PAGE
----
Chickens Slaughtered on Tennessee Bird Flu Farm

TENNESSEE, US - More than 15,000 chickens were destroyed over last weekend on the farm infected with low-pathogenic avian influenza (LPAI). Infected poultry has not entered food supply.
calendar icon 7 May 2009
clock icon 3 minute read

More than 15,000 Giles County chickens were killed over the weekend in an effort to safeguard poultry against avian flu, according to Columbia Daily Herald, reporting from Pulaski.

Tom Womack, a spokesman for the Tennessee Department of Agriculture, said the low-pathogenic strain detected at a farm in Giles County poses a minimal risk to human health and is not associated with human and poultry outbreaks in other countries. It also is not related to the H1N1 virus, commonly referred to as the swine flu.

"It is primarily an economic issue for the poultry industry," Mr Womack said. "These precautions are being taken so we don't cause contamination to other area poultry."

He added that the chickens were killed in a 'humane manner', using a foam that rendered the birds unconscious. The chickens were buried on the farm in accordance with US Department of Agriculture guidelines. The chicken houses will now be decontaminated to kill any of the remaining virus, a process that could take as long as 21 days.

Mr Womack declined to release the flock owner's name, citing concerns that identifying the farm would attract visitors and unfairly affect its business. The affected farm produces breeding stock, and the birds have not entered the food supply, he said.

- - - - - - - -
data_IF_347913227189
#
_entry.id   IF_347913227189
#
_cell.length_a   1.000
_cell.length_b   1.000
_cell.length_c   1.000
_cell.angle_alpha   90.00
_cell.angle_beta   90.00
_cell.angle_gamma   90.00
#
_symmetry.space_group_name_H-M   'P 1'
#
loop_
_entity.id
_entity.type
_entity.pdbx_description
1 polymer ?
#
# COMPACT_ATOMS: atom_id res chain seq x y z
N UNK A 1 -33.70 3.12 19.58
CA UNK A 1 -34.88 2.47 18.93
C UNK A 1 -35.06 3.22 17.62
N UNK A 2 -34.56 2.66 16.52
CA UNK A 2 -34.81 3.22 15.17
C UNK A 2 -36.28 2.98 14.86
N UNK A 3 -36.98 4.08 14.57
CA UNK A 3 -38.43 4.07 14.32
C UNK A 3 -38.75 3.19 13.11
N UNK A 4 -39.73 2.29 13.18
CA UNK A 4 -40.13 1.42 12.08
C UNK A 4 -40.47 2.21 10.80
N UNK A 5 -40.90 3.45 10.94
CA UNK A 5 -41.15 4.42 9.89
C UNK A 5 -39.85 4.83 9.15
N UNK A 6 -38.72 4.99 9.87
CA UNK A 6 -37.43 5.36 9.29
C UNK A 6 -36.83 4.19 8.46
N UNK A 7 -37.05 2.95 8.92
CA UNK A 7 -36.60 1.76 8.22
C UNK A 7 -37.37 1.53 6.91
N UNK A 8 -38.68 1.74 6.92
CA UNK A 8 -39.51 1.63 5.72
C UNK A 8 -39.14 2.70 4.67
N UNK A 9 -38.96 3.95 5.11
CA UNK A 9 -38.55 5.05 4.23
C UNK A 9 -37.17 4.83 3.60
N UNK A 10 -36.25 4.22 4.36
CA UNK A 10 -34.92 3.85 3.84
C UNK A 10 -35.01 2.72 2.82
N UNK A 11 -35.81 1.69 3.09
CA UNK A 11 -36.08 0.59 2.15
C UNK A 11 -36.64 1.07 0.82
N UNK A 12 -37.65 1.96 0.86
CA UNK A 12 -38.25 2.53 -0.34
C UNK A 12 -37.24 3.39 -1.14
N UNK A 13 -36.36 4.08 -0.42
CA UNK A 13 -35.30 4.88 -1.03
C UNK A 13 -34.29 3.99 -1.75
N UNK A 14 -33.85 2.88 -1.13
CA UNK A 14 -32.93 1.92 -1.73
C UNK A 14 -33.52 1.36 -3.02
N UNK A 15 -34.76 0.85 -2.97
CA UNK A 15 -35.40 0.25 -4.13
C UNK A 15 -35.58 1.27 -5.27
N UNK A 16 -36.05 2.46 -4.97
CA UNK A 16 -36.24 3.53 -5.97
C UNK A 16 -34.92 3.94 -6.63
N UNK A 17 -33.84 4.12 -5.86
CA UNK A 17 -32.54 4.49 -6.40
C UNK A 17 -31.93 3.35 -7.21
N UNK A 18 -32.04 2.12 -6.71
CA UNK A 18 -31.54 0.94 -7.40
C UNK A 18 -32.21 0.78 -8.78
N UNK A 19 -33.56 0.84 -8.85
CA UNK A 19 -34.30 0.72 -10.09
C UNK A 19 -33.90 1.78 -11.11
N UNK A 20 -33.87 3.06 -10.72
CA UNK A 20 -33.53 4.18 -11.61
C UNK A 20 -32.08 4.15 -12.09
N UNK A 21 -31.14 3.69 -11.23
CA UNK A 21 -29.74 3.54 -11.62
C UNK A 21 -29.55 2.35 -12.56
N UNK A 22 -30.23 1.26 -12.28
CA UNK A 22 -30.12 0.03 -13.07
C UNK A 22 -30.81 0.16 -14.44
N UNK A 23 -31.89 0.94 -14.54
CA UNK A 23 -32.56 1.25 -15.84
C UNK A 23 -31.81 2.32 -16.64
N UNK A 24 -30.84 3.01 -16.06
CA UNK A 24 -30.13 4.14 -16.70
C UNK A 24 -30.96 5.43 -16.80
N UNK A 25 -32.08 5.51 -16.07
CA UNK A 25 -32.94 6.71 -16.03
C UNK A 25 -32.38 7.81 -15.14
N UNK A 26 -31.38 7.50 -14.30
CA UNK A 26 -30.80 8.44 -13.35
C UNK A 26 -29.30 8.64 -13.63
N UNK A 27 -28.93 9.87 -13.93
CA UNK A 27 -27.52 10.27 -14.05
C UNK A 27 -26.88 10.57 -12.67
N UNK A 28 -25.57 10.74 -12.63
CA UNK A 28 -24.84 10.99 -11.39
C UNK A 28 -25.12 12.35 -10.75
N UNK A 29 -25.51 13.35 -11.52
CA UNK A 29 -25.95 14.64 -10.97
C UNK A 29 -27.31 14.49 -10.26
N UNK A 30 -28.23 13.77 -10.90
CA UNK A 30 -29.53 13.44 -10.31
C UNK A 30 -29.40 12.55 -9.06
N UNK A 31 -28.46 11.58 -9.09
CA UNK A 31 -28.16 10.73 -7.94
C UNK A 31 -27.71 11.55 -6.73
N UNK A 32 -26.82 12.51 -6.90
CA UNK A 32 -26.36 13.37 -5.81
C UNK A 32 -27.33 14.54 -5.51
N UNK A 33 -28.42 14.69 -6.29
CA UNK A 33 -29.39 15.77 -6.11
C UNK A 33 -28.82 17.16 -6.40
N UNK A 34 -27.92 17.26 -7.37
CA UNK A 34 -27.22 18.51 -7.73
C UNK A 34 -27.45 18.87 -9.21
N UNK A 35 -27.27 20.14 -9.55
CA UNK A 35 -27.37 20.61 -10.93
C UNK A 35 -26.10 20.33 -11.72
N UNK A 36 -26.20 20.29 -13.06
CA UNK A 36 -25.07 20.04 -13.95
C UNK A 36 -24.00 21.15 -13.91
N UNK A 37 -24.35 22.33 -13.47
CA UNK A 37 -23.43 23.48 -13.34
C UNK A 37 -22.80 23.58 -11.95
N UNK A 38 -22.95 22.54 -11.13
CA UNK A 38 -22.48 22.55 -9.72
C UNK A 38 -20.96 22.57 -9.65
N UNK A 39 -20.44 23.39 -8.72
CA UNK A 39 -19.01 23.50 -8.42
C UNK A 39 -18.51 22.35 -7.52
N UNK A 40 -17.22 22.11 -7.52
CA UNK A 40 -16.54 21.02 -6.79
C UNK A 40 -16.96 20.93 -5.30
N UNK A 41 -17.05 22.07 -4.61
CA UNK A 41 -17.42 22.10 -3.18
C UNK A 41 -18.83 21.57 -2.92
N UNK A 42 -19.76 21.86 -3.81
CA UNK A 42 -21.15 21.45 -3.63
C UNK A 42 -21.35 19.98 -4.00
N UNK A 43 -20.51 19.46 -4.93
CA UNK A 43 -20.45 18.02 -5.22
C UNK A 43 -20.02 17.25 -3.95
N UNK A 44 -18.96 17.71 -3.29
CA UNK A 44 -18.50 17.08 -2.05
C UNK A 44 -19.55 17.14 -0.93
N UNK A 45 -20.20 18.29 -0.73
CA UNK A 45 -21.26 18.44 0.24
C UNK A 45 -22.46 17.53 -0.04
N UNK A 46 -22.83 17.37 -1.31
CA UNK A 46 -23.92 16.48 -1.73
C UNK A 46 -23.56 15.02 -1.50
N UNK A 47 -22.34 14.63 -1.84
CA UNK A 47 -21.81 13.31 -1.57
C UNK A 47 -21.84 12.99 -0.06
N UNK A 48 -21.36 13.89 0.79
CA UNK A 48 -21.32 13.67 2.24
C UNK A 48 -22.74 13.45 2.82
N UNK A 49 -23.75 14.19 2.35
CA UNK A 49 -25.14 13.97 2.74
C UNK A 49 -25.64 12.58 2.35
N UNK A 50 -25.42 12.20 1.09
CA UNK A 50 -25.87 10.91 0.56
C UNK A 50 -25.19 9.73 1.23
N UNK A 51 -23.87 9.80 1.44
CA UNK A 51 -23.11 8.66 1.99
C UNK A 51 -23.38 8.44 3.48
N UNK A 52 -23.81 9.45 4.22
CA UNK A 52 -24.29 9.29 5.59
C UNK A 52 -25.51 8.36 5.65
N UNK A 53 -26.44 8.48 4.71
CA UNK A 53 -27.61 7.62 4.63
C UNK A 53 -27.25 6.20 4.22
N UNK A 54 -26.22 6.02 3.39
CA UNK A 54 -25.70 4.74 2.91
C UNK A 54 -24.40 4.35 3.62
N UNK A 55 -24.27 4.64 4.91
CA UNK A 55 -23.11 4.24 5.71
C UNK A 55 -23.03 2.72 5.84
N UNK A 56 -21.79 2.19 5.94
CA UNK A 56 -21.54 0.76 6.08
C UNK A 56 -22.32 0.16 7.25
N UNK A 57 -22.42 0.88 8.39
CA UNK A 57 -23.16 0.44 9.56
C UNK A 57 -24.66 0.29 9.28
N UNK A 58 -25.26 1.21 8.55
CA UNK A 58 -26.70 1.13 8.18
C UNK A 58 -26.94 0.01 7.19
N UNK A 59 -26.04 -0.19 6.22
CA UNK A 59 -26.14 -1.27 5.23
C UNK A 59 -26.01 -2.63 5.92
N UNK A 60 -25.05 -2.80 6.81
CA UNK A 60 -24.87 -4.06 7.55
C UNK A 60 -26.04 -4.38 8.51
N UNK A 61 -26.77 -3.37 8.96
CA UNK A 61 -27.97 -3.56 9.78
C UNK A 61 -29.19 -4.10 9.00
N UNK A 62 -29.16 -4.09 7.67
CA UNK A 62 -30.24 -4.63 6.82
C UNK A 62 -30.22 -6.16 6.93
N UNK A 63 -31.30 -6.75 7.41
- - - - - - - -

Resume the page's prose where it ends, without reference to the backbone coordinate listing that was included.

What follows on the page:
State agriculture officials also visited neighbours living in a three-mile radius of the farm and will test other birds in the area for exposure. Results are expected later this week.

Because the farm participates in a national avian flu programme, it will be reimbursed by the USDA for the estimated value of the birds, burial and clean-up, Mr Womack said. The total operation is expected to cost more than $100,000.

Routine surveillance indicated the possibility of the avian flu in Giles County on 24 April. Further testing by the USDA confirmed the preliminary results.

Low-pathogenic avian flu is usually associated with mild illness in poultry, according to the Centers for Disease Control and Prevention (CDC). Low-pathogenic avian flu has the potential to evolve into a more deadly and rarer highly pathogenic strain, according to the CDC.

Agriculture officials also found a low-pathogenic strain on a poultry farm in Lincoln County but there is no apparent connection. That farm also provides breeding stock for poultry farms, and none of the birds has entered the food supply, reports Columbia Daily Herald.

Further Reading

- Go to our previous news item on this story by clicking here.

Further Reading

- You can visit the Avian Flu page by clicking here.
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